Last updated on February 10th, 2022
It’s enough to look at a satellite image of Reunion Island to understand there’s something unique to this forgotten destination. Its network of backcountry roads reaches nearly every corner of the island and some are impressive engineering marvels, overcoming extreme natural obstacles to reach their scenic destination. Renting a car and hitting the road is part of the fun and to help you out, here are the best scenic drives in Reunion Island.
Planning or thinking about a trip to Reunion Island? Have a look at additional Reunion Island travel guides, including day-by-day itineraries and the best beaches and hikes in Reunion Island. For a quick read, here are the top 10 things to do in Reunion Island.
Here’s a quick video tour of Reunion Island!
As you veer off the Route des Tamarins and begin climbing the mountains on Route du Maido, the gravitational pull of the coast’s “island vibe” gradually dissipates. You now enter a different world known as Les Hauts de St-Paul, a world of simple hamlets that overlook the Indian Ocean but feel as though they are light-years away from the deep blue.
These days, the area is sprinkled with parfumeries, local distilleries that produce extracts mostly from geranium and other regional plants. Many producers still use methods that haven’t changed over the years. As you drive beyond the tree line and near the scenic lookout, it’s now easier to see the ocean. The only visible living things at this altitude are birds in the sky and alpine-like bushes that feed off the moisture in the misty clouds. The Maido is also the starting point for two of Reunion Island’s finest hikes.
The RN-5 heads into Cirque de Cilaos from Saint-Louis for 35kms of pure thrills and extreme scenery. It is the best scenic drive in Reunion Island without a doubt and will take a lot of courage and patience to negotiate one-lane bridges and tunnels, blind sections, and 400 turns, some of which are almost full circle and uphill. This engineering marvel was built in 1932 without the use of any explosives.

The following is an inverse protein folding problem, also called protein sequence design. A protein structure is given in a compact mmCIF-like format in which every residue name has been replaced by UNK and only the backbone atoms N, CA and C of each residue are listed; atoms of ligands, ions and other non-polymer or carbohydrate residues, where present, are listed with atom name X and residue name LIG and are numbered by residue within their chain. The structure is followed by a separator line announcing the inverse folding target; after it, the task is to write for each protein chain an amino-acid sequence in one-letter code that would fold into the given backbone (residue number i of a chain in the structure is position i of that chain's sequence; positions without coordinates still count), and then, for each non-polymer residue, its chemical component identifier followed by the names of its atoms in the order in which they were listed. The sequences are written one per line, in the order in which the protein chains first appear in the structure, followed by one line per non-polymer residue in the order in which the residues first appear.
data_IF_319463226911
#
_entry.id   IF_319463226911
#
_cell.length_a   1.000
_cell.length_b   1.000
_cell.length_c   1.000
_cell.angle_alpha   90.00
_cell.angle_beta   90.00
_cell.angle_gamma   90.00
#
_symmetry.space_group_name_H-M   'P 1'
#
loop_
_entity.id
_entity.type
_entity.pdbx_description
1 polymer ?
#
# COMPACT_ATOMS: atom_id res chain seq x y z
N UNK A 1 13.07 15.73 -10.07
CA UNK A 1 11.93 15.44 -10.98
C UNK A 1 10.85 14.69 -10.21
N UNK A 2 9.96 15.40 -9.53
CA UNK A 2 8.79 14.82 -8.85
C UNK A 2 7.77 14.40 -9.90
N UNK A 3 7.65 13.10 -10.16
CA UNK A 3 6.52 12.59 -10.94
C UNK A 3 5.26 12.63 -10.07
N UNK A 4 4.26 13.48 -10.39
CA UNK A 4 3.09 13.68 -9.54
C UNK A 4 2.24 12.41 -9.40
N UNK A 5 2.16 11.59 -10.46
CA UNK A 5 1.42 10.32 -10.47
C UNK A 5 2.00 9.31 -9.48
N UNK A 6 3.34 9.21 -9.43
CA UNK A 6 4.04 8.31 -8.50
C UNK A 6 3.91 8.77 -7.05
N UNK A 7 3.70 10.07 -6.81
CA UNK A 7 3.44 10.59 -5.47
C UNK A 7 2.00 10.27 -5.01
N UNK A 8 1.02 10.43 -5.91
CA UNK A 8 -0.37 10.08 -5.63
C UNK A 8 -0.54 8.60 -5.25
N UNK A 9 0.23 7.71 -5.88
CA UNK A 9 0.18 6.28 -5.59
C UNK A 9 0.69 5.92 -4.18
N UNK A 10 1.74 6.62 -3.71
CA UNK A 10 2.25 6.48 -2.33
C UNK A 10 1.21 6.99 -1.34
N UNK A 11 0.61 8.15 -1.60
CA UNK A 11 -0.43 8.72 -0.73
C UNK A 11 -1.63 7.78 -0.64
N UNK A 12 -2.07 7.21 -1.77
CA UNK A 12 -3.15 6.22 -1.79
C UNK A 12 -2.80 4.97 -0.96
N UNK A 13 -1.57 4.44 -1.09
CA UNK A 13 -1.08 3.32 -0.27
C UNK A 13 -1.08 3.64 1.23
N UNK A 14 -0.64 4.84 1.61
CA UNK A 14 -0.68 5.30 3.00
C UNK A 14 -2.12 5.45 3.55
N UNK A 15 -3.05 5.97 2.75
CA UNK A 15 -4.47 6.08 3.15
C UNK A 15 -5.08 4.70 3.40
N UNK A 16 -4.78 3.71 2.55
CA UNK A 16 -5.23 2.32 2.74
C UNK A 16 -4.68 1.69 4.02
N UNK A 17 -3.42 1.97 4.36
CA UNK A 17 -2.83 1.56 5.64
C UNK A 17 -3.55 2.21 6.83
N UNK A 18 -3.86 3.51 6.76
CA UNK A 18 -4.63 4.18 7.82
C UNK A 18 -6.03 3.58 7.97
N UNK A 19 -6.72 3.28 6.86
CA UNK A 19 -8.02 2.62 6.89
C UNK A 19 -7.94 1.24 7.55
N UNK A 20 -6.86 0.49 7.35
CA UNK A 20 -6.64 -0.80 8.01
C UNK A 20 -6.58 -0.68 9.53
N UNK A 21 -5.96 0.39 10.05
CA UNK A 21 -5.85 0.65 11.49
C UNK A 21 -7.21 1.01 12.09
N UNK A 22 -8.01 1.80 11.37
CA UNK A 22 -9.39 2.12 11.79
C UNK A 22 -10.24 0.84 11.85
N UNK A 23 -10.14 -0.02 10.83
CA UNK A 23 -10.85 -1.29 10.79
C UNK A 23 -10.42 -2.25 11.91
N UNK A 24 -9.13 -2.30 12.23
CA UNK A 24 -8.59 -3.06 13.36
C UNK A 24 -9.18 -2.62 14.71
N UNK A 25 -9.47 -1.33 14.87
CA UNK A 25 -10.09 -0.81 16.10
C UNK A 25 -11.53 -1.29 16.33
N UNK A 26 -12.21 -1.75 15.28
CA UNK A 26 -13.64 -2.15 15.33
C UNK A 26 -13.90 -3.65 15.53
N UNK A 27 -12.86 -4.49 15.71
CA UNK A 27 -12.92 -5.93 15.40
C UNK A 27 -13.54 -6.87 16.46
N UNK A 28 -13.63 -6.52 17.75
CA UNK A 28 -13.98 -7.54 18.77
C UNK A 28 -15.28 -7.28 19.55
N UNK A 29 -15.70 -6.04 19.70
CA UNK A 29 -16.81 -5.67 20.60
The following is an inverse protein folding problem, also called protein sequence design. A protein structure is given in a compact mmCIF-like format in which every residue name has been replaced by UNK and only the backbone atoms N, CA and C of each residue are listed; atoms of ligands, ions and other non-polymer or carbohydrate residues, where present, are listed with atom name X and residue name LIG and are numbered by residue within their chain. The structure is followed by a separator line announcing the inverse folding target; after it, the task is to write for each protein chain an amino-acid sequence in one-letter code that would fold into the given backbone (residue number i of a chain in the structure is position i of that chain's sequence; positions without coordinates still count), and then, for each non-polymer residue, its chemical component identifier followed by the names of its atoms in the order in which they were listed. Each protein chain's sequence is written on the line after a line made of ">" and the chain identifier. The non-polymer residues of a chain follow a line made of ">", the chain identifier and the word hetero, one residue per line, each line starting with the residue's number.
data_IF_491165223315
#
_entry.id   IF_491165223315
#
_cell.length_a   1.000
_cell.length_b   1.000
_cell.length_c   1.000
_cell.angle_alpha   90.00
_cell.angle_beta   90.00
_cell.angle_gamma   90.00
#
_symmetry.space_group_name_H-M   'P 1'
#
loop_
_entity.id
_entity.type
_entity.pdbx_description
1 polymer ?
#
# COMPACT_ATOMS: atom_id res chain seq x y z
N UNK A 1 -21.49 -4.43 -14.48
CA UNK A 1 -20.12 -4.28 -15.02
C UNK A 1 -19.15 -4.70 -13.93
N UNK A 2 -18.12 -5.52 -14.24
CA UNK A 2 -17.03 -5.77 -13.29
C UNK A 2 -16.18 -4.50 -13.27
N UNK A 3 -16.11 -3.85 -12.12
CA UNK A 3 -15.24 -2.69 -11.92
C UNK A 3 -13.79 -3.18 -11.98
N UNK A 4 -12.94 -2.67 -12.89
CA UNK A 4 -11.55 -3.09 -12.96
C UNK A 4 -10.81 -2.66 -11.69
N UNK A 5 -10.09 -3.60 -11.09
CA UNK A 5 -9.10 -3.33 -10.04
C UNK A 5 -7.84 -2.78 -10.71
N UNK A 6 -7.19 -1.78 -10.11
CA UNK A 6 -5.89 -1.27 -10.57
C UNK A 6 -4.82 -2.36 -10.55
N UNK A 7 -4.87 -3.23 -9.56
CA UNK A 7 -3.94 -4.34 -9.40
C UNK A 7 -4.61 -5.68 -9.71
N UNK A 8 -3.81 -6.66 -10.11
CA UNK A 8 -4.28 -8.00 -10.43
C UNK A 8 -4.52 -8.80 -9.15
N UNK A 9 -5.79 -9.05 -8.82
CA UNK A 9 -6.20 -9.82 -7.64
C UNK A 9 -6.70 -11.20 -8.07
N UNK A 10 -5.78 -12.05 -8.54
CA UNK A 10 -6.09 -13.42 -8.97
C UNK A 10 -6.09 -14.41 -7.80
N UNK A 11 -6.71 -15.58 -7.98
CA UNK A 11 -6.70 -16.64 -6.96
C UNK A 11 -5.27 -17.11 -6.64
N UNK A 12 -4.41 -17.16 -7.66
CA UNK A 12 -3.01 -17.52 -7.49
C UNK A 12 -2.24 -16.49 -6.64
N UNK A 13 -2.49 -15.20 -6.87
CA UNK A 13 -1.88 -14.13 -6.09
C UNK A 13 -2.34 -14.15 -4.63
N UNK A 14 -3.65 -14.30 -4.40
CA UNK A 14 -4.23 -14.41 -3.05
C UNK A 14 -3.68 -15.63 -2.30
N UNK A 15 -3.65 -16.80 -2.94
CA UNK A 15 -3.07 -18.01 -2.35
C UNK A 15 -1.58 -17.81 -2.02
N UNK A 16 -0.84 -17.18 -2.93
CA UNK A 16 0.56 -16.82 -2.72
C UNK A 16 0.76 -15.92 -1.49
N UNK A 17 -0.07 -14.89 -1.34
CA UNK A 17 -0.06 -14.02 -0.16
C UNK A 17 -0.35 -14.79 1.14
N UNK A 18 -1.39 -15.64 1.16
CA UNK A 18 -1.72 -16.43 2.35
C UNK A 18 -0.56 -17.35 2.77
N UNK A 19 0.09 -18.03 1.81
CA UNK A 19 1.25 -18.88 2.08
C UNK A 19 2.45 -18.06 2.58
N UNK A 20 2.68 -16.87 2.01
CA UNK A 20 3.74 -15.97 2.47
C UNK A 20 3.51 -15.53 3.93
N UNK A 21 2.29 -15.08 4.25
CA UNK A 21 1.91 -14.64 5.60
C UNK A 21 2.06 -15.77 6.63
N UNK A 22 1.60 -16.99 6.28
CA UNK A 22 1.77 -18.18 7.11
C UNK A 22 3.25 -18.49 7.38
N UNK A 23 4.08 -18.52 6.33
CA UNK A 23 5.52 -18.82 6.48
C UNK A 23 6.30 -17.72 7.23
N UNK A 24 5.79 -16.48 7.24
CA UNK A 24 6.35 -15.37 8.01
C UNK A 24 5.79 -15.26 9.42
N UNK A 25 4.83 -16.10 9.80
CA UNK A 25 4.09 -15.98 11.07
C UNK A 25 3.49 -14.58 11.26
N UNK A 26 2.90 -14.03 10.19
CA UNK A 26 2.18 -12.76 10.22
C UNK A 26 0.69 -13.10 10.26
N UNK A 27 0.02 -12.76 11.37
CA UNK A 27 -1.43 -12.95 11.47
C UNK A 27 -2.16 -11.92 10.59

Feeling completely walled in by the high peaks on both sides of the road, it’s hard to imagine that the Indian Ocean is just a few kilometers down the road. As you inch closer to Cilaos, especially beyond the one-laned tunnel, the scenery opens up and the cirque’s hamlets come into view, looking as if clinging for dear life on the only flat ground found on the high ridges.
Perched on a remote ridge, the hamlet of Ilet a Cordes was so inaccessible back in the day, that runaway slaves needed to use ropes to climb to it (hence its name “hamlet of ropes”). The isolated settlement is now linked to Cilaos via the scenic D242 that leaves you breathless for 11 kilometers, some of which had to be cut into the cliff. The drive begins with a mesmerizing series of sharp python-like downhill twists, later easing with a smooth drive with changing views of the cirque, its hamlets and ravines, and plenty of opportunities to stop and absorb the scenery.
As you enter Ilet a Cordes, the feeling of traveling back in time is the first thing that comes to mind. There’s hardly anyone around, apart from a few farmers tending to their fields of lentil without the use of any machinery. It’s so quiet out here and the acoustics are so great, that you can hear the birds singing from every conceivable angle. Leave your car and explore on foot or keep driving wherever the road takes you.
The D48 follows the contours of the 37km-long Riviere du Mat into Cirque de Salazie, Reunion’s wettest cirque. There seem to be more waterfalls than people living here, with some trickling straight onto the asphalt after minor periods of rain. Tightly squeezed between shark-fin-shaped emerald peaks, keep a sharp look for hidden waterfalls, like Cascade Blanche and Cascade du Voile de la Mariee.